Dublin for St. Patrick’s Day

After the wild ride that was Oktoberfest Fest, how could I not sign on with the same crew to take on St. Patrick’s day in Dublin, Ireland? That’s right, I couldn’t.

Since we booked our transit a little late in the game, we ended up taking the train from London to Dublin rather than flying because it was actually cheaper. Four hours from London to Holyhead, and then another two hours on the ferry to the port of Dublin.


A little bit of live music

Tip for technique: Don’t wear nice high heels on a 6 hour transit day trekking your way through train stations and ferry terminals. Seriously, I’m still having problems with one of my ankles from that trip.

Our first night, like moths to a flame, we inevitably found ourselves at Temple Bar. Great music, alcohol, and more Canadians than I’ve seen in one place since Canada Day. If you are looking for an authentic, Irish experience, then Temple Bar is really not the place to go. I’m not knocking it, it’s awesome, but it is a tourist spot. We partied until the early hours, got some directions back to the hostel from a statue of James Joyce on the way home, and caught a couple hours of rest before getting up to do it all again.

dublin directions

Getting some directions back to the hostel

Day two was an exploring Dublin day. We did a walking tour with our group–Trinity College, the Temple Bar district in day light, a few other historical sites of importance.


Dublin Castle and our walking tour

We explored the Guinness Store house, which is part museum, part brewery tour, part bar, and part acid trip. I expected something far more like the other brewery/winery tours that I’ve been on in the past. What is really worth doing is the learning to pour a Guinness tutorial. Pour it and then drink your efforts!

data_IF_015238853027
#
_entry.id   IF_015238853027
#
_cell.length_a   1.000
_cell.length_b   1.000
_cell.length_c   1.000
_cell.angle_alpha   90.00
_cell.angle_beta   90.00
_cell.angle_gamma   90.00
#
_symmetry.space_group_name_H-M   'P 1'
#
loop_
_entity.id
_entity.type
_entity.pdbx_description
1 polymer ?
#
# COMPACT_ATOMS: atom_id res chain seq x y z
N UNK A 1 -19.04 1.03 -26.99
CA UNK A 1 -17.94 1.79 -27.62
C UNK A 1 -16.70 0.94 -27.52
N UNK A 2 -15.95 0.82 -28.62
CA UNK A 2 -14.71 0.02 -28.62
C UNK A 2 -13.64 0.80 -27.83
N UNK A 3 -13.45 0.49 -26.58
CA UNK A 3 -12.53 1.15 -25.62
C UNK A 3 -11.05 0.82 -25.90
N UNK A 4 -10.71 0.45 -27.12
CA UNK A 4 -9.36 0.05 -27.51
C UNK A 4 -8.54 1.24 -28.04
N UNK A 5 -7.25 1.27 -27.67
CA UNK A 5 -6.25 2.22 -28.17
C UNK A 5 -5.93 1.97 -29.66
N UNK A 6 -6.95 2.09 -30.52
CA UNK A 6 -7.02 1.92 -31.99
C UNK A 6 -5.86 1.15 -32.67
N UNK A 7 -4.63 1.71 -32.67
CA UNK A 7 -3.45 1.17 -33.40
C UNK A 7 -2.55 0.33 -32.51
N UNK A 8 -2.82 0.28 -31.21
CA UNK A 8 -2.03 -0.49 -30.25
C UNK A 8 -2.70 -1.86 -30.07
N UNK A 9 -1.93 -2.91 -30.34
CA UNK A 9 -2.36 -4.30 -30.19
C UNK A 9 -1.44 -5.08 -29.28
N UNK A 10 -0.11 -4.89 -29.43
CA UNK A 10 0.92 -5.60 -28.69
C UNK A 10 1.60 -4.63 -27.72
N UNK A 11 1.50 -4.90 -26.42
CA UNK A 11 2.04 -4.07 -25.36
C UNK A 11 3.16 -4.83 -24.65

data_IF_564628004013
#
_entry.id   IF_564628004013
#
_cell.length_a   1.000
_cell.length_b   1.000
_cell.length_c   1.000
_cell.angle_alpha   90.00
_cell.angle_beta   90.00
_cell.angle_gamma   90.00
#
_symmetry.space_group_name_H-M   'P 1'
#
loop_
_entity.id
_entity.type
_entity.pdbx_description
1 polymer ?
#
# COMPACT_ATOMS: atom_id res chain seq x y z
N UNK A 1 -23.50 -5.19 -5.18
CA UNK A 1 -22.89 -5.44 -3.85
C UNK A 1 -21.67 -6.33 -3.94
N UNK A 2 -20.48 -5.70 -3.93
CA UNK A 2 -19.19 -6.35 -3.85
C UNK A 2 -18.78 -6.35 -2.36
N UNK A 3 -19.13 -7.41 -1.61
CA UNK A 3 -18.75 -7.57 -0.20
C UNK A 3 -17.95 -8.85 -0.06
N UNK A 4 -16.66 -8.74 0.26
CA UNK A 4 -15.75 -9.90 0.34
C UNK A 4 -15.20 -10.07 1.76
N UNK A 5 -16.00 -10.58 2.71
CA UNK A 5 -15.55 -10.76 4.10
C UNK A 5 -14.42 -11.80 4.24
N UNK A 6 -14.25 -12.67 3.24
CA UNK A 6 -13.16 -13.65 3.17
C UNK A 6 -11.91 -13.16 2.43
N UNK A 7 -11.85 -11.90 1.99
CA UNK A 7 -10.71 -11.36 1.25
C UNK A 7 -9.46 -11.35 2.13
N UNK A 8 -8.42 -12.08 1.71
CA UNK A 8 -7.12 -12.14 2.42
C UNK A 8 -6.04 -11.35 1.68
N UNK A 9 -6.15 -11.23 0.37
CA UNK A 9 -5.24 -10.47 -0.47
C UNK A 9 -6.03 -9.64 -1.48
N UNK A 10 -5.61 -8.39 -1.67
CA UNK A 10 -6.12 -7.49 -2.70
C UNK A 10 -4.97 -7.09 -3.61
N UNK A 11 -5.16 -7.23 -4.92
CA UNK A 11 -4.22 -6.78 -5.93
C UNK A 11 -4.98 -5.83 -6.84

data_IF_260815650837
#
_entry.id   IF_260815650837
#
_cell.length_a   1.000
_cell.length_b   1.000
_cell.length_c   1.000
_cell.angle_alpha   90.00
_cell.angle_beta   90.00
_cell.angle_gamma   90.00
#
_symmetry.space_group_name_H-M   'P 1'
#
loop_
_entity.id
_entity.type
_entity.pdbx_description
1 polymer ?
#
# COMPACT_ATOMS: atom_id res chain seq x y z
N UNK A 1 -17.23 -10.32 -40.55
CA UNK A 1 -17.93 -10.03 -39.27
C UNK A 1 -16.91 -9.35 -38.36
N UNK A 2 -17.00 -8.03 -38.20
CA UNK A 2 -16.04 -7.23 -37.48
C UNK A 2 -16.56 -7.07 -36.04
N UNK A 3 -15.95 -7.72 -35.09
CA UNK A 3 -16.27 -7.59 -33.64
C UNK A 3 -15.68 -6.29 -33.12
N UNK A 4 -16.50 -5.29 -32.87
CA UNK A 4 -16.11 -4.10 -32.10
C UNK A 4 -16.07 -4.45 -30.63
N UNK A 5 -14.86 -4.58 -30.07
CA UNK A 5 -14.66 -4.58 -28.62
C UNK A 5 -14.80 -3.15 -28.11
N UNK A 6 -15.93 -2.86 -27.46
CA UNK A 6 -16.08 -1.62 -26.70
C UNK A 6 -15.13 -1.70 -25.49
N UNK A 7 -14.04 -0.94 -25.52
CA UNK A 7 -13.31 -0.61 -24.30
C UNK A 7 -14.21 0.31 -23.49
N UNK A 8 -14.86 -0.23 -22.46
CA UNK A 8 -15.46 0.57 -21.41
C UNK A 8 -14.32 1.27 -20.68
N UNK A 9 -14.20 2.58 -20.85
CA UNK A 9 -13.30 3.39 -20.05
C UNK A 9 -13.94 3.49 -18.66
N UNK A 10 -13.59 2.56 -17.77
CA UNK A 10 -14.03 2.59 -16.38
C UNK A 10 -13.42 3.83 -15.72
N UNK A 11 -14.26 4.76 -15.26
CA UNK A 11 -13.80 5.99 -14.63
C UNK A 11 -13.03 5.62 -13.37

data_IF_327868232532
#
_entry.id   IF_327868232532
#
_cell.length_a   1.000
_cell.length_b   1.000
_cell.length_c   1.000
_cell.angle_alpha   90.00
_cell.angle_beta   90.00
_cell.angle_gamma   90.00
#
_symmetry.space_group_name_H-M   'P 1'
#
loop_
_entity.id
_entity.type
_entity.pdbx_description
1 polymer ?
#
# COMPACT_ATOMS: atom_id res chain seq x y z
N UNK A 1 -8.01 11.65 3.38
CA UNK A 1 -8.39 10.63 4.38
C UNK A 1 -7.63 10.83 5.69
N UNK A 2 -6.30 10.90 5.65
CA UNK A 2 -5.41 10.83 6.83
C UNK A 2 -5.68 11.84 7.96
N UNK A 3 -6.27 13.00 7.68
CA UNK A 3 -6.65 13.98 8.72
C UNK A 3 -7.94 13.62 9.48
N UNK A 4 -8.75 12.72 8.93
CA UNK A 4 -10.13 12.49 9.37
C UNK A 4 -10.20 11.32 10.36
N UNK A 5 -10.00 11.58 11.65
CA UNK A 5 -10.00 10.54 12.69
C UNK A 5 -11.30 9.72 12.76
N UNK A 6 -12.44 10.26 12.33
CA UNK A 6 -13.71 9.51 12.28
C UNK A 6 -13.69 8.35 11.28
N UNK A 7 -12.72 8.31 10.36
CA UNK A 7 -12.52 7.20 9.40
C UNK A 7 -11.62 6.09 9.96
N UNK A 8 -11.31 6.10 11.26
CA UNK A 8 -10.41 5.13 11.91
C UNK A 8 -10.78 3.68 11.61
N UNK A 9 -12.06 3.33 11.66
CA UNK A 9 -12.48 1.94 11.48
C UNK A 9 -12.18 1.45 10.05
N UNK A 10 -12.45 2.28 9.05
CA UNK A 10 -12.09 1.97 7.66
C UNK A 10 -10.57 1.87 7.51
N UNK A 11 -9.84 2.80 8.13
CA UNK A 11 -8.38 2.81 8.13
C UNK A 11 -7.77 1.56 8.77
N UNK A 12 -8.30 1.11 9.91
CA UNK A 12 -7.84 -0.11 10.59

Guinness storehouse and a pint or two

Before another night out on the town, we did a supplies run for the next day. We had been advised to buy our green accessories once we arrived in Dublin, which is good advice if you’re trying to travel light. I don’t think we spent more money going for this option, though in some ways I wish I had just done all that before I left. Mostly just so I was more organized rather than making a game time decision about my look. There was one other thing I wish I had known before we arrived, and that is that you cannot drink on the street in Dublin. Well, at least you cannot do that at the St. Patrick’s Day parade. I’ve gotten used to life in London, where as long as you are not disorderly no one cares if you open a can on the street. We had bought a bunch of drinks that we couldn’t actually drink until later in hostel. I will not condone breaking the law here, I will simply say that carrying a travel mug of “coffee” is a great idea. It get’s cold out there people.


Getting ready to head out for St. Patrick’s day!

We managed to last through most of the parade the next day. Pushing crowds, cold weather, and it quite literally rained on our parade. We would spend the balance of the day in various pubs and bars. A great way to avoid the bad weather.  The night ended with a stumble home and a local cop’s suggestion that we needed water and some sleep.